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a prefix with the meaning “round about, around,” found in Latin loanwords, especially derivatives of verbs that had the general senses “to encompass or surround” (circumference; circumjacent; circumstance) or “to go around” by the means or in the manner specified by the verb (circumnavigate; circumscribe); on this basis forming adjectives in English with the meaning “surrounding” that named by the stem (circumocular; circumpolar).
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Other definitions for circum- (2 of 2)
Dictionary.com Unabridged Based on the Random House Unabridged Dictionary, © Random House, Inc. 2023
How to use circum- in a sentence
I stated this circum- stance to F. Kohlmann, at breakfast, and requested him to accompany me.The Works of Robert G. Ingersoll, Vol. 5 (of 12)|Robert G. Ingersoll
Omne vafer vitium ridenti Flaccus amicoTangit, et admissus circum præcordia ludit.Discourses on Satire and on Epic Poetry|John Dryden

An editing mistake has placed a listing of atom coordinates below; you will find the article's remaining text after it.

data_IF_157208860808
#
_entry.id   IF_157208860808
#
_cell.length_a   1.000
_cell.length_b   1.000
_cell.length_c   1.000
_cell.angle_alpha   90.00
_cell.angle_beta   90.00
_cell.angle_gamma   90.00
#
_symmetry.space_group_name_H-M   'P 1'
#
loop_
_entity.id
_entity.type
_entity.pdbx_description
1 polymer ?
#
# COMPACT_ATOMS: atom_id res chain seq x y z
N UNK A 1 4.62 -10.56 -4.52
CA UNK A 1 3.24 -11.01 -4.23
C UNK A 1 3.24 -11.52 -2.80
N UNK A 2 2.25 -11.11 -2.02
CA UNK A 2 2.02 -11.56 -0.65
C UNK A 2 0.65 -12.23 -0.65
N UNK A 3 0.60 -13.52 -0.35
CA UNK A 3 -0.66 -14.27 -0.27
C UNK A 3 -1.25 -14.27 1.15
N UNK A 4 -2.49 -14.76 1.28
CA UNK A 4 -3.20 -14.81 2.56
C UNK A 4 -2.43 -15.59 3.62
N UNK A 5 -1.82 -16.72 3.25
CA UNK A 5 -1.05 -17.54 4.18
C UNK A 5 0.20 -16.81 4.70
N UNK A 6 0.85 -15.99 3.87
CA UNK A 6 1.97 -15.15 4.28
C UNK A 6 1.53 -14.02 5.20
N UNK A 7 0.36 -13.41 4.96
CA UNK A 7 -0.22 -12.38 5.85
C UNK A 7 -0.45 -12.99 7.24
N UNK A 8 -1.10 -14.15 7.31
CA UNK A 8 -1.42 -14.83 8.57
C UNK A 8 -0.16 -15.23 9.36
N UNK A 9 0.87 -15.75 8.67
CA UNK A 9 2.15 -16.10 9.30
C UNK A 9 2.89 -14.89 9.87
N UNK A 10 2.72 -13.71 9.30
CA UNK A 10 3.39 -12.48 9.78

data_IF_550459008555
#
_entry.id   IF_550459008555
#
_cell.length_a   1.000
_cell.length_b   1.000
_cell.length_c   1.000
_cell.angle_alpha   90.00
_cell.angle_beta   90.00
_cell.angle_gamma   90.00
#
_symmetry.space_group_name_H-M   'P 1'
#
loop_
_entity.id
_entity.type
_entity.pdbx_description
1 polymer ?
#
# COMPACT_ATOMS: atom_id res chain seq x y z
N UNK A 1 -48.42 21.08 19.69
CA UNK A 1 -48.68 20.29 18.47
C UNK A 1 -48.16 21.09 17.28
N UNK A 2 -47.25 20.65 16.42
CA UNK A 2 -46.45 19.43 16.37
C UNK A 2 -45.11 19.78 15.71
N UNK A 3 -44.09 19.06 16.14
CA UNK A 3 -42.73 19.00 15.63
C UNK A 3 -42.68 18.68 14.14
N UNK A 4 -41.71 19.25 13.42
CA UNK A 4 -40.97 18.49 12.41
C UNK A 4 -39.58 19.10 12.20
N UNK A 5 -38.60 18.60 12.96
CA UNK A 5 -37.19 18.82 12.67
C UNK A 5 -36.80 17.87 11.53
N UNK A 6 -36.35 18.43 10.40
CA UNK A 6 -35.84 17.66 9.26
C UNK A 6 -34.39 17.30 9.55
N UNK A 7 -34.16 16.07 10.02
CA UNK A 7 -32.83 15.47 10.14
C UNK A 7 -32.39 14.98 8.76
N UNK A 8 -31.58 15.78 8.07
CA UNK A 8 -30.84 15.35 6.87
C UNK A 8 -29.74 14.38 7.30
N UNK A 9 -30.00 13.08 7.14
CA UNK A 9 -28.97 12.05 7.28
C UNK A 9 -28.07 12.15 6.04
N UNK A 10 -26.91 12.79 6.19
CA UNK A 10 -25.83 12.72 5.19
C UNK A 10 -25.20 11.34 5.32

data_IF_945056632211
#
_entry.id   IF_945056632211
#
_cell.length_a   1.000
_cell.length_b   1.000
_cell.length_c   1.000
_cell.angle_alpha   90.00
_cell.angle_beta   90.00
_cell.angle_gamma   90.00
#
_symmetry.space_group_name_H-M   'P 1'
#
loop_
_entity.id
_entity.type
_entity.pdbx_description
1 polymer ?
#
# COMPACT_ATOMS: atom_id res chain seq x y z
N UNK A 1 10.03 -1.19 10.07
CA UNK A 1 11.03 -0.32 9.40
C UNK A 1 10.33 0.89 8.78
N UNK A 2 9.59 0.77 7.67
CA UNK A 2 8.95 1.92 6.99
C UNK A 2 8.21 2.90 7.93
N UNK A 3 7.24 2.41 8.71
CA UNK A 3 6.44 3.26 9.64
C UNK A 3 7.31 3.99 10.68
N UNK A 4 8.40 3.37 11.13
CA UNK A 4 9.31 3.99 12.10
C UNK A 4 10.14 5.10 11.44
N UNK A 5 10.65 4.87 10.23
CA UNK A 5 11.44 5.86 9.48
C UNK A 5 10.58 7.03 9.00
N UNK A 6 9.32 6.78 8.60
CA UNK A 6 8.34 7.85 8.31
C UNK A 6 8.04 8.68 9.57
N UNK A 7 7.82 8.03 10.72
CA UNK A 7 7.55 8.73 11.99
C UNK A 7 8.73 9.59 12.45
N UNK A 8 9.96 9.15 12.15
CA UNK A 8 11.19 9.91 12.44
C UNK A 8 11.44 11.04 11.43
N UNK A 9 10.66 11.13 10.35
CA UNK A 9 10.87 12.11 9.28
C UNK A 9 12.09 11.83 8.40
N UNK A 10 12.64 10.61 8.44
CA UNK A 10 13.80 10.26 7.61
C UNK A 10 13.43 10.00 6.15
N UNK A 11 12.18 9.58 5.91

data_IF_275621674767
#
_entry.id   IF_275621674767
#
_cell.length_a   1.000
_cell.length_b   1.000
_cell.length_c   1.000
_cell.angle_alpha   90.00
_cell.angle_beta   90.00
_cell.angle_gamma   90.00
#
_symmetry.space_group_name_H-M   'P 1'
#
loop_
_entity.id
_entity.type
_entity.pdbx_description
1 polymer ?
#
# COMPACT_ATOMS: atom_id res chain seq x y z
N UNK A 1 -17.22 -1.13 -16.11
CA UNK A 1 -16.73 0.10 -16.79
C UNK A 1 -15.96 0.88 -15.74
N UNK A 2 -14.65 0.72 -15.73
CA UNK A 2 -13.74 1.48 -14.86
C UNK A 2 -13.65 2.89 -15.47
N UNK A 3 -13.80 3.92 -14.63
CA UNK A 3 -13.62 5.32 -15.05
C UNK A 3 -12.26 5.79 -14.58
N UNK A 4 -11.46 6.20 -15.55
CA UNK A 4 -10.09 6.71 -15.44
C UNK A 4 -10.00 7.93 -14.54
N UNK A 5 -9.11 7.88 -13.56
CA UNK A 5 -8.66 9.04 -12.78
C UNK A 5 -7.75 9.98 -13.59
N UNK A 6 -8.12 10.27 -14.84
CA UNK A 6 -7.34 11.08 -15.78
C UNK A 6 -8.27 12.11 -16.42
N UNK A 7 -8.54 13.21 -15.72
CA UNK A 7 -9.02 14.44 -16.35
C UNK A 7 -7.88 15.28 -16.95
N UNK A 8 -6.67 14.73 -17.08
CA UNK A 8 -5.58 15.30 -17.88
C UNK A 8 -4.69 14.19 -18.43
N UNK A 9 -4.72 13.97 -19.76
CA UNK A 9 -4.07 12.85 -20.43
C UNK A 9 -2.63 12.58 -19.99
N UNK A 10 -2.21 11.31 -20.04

The latter had a large comitatus of his own: magnum numerum equitatus suo sumptu semper alere et circum se habere (I 18).The Heroic Age|H. Munro Chadwick
At noon satisfactory sets of circum-meridional altitudes were obtained with two good sextants.
“Omne vafer vitium ridenti Flaccus amico Tangit, et admissus circum præcordia ludit,” &c.A Defence of Poesie and Poems|Philip Sidney
British Dictionary definitions for circum-
around; surrounding; on all sidescircumlocution; circumrotate
Word Origin for circum-
from Latin circum around, from circus circle
Collins English Dictionary - Complete & Unabridged 2012 Digital Edition © William Collins Sons & Co. Ltd. 1979, 1986 © HarperCollins Publishers 1998, 2000, 2003, 2005, 2006, 2007, 2009, 2012
Scientific definitions for circum-
A prefix meaning around, as in circumscribe, to draw a figure around another figure.
The American Heritage® Science Dictionary Copyright © 2011. Published by Houghton Mifflin Harcourt Publishing Company. All rights reserved.